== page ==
Vol. 12, No. 4 -- April 10, 2013
IN THIS ISSUE:
Part 2 of 4
Joel Brind, Ph.D.
In Part I of this four-part series of articles on the link between abortion and breast cancer (the ABC link), I described the two primary ways in which abortion increases a woman’s future risk of breast cancer:
1. Via loss of the protective effect of an otherwise full-term pregnancy, and
2. Via the increase in cancer-vulnerable tissue produced by the pregnancy hormones, making women who choose abortion more likely to get breast cancer than if they had not gotten pregnant in the first place.
There is no debate about the former. Scientists have long understood that the risk of breast cancer is reduced when a woman completes a full-term pregnancy. This “protective effect of childbearing” is lost with an abortion.
The latter trend, known among epidemiologists as the “independent risk” of abortion, has been the center of the controversy raging in the public square. Hence, it has been the main area in which scientific evidence has been systematically covered up for some 40 years now. This cover-up is the subject of our inquiry in the present essay.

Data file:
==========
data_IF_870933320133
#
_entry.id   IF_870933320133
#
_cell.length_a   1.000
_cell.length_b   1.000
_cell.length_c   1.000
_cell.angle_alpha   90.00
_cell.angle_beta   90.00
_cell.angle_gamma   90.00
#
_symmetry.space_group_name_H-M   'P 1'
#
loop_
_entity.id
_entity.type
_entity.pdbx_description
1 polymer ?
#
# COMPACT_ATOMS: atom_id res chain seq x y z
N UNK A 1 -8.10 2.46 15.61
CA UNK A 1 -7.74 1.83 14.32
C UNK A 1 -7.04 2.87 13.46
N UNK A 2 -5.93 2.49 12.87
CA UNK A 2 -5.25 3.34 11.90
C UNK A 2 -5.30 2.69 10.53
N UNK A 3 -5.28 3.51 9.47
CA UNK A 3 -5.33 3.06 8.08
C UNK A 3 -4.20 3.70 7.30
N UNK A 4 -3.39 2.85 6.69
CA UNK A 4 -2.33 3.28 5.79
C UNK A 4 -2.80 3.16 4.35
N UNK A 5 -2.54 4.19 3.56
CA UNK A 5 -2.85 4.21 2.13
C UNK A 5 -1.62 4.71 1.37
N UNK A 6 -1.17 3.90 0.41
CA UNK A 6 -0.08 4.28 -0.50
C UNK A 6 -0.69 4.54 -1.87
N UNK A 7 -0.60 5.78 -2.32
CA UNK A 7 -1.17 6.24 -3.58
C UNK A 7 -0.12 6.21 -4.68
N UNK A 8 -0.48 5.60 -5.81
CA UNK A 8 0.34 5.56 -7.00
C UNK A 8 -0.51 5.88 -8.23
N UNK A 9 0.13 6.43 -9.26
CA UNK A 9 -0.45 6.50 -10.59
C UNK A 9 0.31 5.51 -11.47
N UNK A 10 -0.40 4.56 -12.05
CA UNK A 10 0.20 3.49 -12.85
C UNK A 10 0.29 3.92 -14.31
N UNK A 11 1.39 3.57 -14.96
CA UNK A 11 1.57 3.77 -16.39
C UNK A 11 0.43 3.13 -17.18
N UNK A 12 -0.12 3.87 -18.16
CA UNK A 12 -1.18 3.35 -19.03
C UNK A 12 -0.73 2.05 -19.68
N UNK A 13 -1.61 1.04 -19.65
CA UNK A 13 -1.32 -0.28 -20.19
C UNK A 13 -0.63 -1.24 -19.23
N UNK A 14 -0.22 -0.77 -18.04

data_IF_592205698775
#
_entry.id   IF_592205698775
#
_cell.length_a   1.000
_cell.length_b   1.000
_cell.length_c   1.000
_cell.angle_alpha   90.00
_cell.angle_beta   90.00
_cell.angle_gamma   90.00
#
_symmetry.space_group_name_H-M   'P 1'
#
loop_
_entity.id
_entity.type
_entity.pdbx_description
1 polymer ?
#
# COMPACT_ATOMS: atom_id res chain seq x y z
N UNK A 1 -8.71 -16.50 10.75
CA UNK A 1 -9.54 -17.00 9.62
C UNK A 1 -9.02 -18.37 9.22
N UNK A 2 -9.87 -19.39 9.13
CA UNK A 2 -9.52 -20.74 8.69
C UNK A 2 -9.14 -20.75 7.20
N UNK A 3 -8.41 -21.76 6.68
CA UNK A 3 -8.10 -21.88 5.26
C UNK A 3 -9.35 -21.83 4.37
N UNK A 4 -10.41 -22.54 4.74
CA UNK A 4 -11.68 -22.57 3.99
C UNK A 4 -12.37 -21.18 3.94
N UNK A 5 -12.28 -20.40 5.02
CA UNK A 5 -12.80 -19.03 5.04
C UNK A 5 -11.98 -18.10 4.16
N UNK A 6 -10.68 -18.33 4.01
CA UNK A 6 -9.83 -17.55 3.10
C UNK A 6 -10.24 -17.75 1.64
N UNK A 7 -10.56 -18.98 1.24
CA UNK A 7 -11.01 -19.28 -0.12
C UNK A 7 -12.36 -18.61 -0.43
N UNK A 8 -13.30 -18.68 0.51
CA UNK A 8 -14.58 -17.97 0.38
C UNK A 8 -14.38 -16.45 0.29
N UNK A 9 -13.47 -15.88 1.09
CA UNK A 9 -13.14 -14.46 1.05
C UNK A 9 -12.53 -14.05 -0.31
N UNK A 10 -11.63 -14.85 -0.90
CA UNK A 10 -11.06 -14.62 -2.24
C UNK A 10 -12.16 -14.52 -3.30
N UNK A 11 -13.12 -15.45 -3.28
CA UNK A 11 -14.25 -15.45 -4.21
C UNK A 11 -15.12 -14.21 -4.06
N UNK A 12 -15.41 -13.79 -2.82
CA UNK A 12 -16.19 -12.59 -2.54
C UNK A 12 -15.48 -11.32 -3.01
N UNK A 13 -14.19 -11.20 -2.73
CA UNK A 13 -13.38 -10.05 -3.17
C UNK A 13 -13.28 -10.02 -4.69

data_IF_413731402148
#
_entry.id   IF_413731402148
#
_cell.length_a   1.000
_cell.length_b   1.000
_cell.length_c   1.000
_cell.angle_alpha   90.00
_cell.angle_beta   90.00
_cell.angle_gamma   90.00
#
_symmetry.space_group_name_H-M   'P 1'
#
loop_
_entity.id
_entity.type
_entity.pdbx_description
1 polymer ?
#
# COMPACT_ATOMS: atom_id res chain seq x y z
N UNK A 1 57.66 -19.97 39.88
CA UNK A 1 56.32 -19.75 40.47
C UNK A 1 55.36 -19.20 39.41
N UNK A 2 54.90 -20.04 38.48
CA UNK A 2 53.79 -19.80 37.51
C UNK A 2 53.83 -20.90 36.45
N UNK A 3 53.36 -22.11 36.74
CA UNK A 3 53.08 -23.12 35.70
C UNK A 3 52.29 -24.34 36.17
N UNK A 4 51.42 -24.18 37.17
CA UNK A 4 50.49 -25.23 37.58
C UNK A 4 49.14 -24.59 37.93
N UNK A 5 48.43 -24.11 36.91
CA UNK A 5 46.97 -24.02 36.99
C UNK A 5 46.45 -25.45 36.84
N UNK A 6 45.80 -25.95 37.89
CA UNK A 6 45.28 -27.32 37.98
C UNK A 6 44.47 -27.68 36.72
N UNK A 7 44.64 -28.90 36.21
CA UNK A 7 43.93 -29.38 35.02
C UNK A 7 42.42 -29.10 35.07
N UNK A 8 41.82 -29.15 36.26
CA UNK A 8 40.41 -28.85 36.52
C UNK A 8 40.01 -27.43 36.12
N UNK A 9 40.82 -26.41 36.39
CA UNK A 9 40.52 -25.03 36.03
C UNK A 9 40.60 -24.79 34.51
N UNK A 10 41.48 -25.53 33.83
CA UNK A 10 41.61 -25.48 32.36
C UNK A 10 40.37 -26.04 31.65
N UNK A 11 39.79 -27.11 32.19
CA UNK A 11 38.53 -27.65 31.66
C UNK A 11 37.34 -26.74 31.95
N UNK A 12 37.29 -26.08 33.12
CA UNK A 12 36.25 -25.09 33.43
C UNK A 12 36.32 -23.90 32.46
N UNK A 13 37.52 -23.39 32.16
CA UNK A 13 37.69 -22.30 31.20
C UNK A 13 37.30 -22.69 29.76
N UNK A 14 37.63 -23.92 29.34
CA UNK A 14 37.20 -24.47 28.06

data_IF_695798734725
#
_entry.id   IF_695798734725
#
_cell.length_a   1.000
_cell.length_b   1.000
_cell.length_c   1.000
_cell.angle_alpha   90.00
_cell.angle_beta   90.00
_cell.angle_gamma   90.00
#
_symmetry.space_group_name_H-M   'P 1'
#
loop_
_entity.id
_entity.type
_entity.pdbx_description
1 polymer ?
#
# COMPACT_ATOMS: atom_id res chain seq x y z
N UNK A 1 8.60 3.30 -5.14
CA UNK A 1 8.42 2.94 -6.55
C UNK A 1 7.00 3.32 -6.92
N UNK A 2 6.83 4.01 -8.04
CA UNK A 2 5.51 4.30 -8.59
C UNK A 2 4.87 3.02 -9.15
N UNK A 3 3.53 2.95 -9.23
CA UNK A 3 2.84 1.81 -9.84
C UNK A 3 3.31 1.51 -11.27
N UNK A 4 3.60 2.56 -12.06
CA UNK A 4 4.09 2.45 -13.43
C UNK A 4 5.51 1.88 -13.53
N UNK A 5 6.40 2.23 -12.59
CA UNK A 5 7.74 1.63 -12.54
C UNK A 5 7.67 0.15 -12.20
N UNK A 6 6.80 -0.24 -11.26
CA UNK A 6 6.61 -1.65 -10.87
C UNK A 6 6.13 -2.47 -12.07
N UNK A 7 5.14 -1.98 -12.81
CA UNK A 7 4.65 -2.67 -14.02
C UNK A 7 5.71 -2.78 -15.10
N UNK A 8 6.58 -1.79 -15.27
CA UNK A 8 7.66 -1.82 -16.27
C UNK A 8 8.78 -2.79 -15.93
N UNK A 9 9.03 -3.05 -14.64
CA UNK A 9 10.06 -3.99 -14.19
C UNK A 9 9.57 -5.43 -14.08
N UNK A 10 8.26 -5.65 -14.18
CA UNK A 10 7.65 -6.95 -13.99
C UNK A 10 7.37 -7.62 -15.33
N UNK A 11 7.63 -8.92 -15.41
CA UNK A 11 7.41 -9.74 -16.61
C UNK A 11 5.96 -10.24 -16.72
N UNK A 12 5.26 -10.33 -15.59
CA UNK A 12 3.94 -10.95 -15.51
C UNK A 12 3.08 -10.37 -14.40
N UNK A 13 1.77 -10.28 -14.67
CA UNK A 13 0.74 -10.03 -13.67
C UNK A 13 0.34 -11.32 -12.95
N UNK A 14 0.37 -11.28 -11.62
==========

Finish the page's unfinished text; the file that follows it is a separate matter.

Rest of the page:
25th Anniversary Review Article
Abortion advocates claim that the abortion of unplanned pregnancies empowers women. They view unplanned children as the cause of lost education and career opportunities. Abortion, they claim, enables women to control their lives, pursue their dreams, and ultimately improve their socio-economic status.
But this argument presupposes that the birth of an unplanned child has a negative effect on women’s lives and that abortion has a positive, or at least neutral, effect. Recent evidence shows otherwise.
Thomas Strahan, a researcher with the Association of Interdisciplinary Research, recently reviewed over 26 studies relating to abortion’s impact on the socio-economic status of women. These studies show the following:
Links to Important Information and Resources
Pregnancy and After-Abortion Help
Get the Latest Information, First
Not receiving this e-newsletter? Want to be the first to get the latest information on research, outreach projects and more? Sign up for our e-news list here.
Be A Partner in Our Work
Contact the Elliot Institute at firstname.lastname@example.org
But if you do forward it, you should remove the unsubscribe link at the bottom or they may unsubscribe YOU by mistake.